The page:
Loki Defeats Panleukopenia

Kitten survives nearly five weeks in hospital after numerous complications from rare viral disease
A young feline Savannah cat
Loki spent five weeks at Foster Hospital recovering from panleukopenia and subsequent complications.

Named after a Marvel Comics character known as the God of Mischief, Loki became an instant object of adoration by Mo and Aleksa Aldarawcheh as soon as they adopted him from a breeder. A Savannah cat, the young feline had been with the family for just a week when he started showing troubling symptoms—he was extremely sleepy, had difficulty breathing, he was vomiting and had no appetite.

Mo and Aleksa brought Loki to the Henry and Lois Foster Hospital for Small Animals at Cummings School of Veterinary Medicine at Tufts University for care, where Emergency Medicine and Critical Care residents Drs. Jessica Eisenbarth (she/her) and Alexandra Allen (she/her), assisted by fellow ECC resident Dr. Kristina Manson. “He came in and we quickly ran blood work and diagnosed him with panleukopenia,” says Eisenbarth.

According to the American Veterinary Medical Association, feline panleukopenia was the leading cause of death in cats before the availability and use of effective vaccines. Caused by the feline parvovirus, the highly contagious viral disease most severely affects kittens, infecting and killing cells that are rapidly growing and dividing.

“They knew within an hour that he had panleukopenia, told us that he needed to stay overnight and explained how sick he was,” Mo explains. “They said he had a slim chance of survival, like 10 percent.” 

Loki showed us that he was a fighter despite encountering many obstacles throughout his hospitalization. Watching him overcome each and survive gave us hope and reinforced why we do what we do.

Dr. Alexandra Allen

Aleksa adds, “He was only three months old but we instantly fell in love with him and we were going to do anything it took to take care of him.”

“The owners were very dedicated to him and just wanted to keep him going, but he had to have multiple surgeries for complications from panleukopenia, and every step of the way, he kept fighting,” Eisenbarth contends. “It was a difficult case because he would show some improvements, and the next day something would happen and he would need a surgery or procedure.”

Aleksa laments, “It seemed like every time we would get some good news, it would change overnight. It was a roller coaster for quite a while.” 

Loki’s extended stay was difficult for Mo and Aleksa to endure, but the consistent communication they received from the doctors helped them through it. “He had a blood transfusion and a plasma transfusion. He got pneumonia and had stomach surgery and a feeding tube,” Mo says. “He endured all these different complications, and with each step we were assured that he wasn’t suffering, so that gave us some confidence to keep trying to save him.”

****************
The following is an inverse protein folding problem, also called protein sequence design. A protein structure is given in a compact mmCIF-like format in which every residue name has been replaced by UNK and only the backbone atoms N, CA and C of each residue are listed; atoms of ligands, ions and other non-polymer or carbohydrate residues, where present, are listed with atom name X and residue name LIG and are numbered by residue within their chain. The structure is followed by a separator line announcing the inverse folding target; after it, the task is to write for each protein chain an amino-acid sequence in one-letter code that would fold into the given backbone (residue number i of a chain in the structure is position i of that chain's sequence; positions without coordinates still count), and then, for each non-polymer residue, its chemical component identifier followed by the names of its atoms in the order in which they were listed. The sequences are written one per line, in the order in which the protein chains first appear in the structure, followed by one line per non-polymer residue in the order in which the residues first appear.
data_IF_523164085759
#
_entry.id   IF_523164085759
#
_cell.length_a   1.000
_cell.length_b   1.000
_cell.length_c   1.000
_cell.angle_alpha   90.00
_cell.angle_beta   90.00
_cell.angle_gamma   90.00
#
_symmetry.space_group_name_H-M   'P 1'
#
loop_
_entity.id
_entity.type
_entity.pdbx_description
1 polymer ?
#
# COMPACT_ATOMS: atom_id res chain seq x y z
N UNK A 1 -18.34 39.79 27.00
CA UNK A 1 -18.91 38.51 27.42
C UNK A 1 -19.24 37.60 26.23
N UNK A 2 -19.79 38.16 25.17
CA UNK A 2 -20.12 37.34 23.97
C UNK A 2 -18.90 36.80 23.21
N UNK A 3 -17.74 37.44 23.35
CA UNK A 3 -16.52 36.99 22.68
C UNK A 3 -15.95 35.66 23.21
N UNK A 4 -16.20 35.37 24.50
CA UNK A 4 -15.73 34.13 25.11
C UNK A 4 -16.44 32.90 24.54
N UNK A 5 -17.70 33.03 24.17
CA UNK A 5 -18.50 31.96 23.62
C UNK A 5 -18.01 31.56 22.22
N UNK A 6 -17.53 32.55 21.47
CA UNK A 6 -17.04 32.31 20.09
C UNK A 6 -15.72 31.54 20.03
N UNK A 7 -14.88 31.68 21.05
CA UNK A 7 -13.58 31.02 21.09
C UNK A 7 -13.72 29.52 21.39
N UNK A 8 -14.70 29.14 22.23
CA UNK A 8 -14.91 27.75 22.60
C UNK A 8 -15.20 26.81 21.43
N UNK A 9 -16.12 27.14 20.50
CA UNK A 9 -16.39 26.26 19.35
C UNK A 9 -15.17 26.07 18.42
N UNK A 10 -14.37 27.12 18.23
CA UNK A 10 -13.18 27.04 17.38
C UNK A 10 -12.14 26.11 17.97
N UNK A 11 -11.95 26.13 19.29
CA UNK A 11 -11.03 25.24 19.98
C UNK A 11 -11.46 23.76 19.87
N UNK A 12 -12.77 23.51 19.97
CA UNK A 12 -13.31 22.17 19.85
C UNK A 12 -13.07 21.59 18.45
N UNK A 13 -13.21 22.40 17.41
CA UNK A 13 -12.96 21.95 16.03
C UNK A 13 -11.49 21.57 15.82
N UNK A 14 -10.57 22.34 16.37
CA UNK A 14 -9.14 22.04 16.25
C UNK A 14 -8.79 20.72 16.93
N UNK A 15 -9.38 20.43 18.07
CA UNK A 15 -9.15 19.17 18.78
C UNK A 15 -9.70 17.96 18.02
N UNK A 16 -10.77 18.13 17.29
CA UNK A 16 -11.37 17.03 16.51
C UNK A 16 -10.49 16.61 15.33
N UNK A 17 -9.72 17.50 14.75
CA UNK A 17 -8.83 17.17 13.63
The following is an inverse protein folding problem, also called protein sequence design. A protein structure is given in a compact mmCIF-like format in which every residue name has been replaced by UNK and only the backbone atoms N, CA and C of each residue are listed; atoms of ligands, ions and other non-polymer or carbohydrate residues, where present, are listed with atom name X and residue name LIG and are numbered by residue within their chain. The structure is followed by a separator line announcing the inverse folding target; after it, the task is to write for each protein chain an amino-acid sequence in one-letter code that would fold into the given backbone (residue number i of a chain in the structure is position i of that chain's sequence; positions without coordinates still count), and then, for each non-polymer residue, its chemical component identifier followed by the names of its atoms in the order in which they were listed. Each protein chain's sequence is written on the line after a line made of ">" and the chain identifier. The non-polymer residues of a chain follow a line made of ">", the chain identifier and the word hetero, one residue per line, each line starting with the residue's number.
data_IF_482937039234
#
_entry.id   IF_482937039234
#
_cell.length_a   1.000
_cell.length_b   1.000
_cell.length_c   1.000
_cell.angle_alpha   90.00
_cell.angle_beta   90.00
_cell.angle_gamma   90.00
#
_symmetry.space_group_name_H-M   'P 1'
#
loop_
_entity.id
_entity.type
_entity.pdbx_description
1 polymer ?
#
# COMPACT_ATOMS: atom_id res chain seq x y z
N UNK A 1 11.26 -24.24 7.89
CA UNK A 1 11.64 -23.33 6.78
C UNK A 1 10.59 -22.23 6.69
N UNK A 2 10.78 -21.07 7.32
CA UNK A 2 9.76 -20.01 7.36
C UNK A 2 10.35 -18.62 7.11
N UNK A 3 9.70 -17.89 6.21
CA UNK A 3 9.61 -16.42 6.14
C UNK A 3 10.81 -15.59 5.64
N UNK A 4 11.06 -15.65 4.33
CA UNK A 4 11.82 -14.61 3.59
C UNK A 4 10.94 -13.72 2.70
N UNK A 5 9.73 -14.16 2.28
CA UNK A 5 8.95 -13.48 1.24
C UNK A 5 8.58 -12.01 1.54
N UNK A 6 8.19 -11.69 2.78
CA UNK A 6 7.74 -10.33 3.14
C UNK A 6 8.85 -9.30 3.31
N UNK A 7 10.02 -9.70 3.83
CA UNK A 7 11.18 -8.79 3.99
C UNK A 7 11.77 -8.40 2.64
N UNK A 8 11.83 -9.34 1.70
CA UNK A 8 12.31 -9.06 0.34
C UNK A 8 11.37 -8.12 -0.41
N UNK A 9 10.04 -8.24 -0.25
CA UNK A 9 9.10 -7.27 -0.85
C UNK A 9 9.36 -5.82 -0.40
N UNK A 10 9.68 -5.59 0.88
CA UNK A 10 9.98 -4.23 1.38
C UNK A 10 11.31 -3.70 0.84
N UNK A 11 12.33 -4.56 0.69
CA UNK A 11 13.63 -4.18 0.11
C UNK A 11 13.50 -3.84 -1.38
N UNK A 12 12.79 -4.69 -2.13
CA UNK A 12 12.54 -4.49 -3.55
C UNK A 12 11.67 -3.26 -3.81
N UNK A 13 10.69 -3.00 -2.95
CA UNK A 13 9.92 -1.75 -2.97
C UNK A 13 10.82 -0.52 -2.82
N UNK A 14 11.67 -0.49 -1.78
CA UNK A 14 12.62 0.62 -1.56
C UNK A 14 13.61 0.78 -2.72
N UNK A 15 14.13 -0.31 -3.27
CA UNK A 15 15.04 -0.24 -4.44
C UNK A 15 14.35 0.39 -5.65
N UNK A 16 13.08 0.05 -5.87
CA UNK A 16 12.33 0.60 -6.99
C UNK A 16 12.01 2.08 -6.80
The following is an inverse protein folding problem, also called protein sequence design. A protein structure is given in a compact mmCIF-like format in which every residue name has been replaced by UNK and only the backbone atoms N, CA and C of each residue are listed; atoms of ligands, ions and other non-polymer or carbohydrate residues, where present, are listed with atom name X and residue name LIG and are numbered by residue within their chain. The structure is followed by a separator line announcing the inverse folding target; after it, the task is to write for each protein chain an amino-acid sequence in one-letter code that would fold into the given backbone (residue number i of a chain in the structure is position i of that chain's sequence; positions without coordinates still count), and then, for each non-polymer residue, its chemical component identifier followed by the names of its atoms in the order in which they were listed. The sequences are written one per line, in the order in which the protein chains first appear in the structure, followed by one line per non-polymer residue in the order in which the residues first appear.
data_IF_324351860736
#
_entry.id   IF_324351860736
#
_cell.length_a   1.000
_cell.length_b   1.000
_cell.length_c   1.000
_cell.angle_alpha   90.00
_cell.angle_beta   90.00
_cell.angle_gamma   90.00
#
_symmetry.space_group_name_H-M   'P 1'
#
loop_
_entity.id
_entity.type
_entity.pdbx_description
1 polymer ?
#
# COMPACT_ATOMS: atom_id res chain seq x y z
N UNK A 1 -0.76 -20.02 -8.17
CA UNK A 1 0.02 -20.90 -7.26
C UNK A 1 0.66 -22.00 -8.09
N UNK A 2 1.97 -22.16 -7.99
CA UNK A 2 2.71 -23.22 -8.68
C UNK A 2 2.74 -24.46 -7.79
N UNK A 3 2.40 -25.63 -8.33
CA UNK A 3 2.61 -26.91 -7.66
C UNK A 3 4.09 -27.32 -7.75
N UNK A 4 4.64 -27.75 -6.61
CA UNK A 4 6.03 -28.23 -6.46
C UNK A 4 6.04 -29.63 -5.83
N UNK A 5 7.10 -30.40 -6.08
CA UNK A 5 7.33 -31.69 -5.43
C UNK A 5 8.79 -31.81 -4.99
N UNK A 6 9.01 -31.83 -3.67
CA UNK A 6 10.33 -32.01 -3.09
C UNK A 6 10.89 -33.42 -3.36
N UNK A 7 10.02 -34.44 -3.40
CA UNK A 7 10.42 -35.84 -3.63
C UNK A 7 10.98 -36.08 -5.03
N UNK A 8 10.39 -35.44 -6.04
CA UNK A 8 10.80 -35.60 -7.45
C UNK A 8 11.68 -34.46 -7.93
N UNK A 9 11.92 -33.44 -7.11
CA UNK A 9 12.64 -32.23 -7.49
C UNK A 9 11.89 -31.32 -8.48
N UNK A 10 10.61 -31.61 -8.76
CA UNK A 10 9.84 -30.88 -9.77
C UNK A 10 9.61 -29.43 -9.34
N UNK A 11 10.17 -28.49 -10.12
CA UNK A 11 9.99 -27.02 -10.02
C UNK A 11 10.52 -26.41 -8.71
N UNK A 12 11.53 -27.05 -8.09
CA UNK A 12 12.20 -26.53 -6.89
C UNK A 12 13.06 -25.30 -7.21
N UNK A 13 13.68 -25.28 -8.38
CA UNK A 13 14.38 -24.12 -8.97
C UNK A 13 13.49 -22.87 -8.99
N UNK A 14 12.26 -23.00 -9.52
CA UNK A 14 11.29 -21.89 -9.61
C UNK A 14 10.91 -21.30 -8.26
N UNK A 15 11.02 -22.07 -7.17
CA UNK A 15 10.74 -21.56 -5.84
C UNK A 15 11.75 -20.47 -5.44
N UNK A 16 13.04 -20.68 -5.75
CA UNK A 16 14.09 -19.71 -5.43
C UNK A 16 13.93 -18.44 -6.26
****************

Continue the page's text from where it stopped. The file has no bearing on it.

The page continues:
“The doctors provided us with their emails, so if we got anxious about an update following a procedure, we could reach out,” Aleksa says. “And the staff bonded with him as well because they took care of him for so long. They were also great about sending pictures of Loki, which we really appreciated. We could tell that when he had a little bit of light in his eyes that he was doing better.”

Eventually, Loki improved. “Slowly but surely, he started to get stronger and turn the corner,” Eisenbarth says. “He is really special. The prognosis of him pulling through and going home wavered at times, but both the nurses and doctors that worked directly with him and his owners maintained hope.”

Allen agrees. “Loki showed us that he was a fighter despite encountering many obstacles throughout his hospitalization,” she adds. “Watching him overcome each and survive gave us hope and reinforced why we do what we do.”

The hospital staff developed a strong affection for him. “Some crowdfunding was done to help him out and two of our interns donated their Travis Fund money (funds donated to Cummings School to assist students) to help maintain his care,” Eisenbarth says. “And a faculty member made stickers with Loki’s face on them and passed them out, so we all have Loki stickers.”

“After we brought him back for a follow-up, they gave us a sticker of Loki,” Aleksa laughs. “Everybody there seemed to know his name.”

Loki’s transition back home has been steady, as Mo and Aleksa were shown how to feed him through a feeding tube and change the dressings on his wounds. “They explained everything really well and he’s doing well now,” Aleksa shares.

2 Savannah cats playing with a cat toy
Loki and Thor playing in the comfort of their home

Another member of the household was also happy to have some company, their second Savannah cat, Thor. Together, these felines named after Marvel Comics characters will conquer their own tiny universe, one day at a time.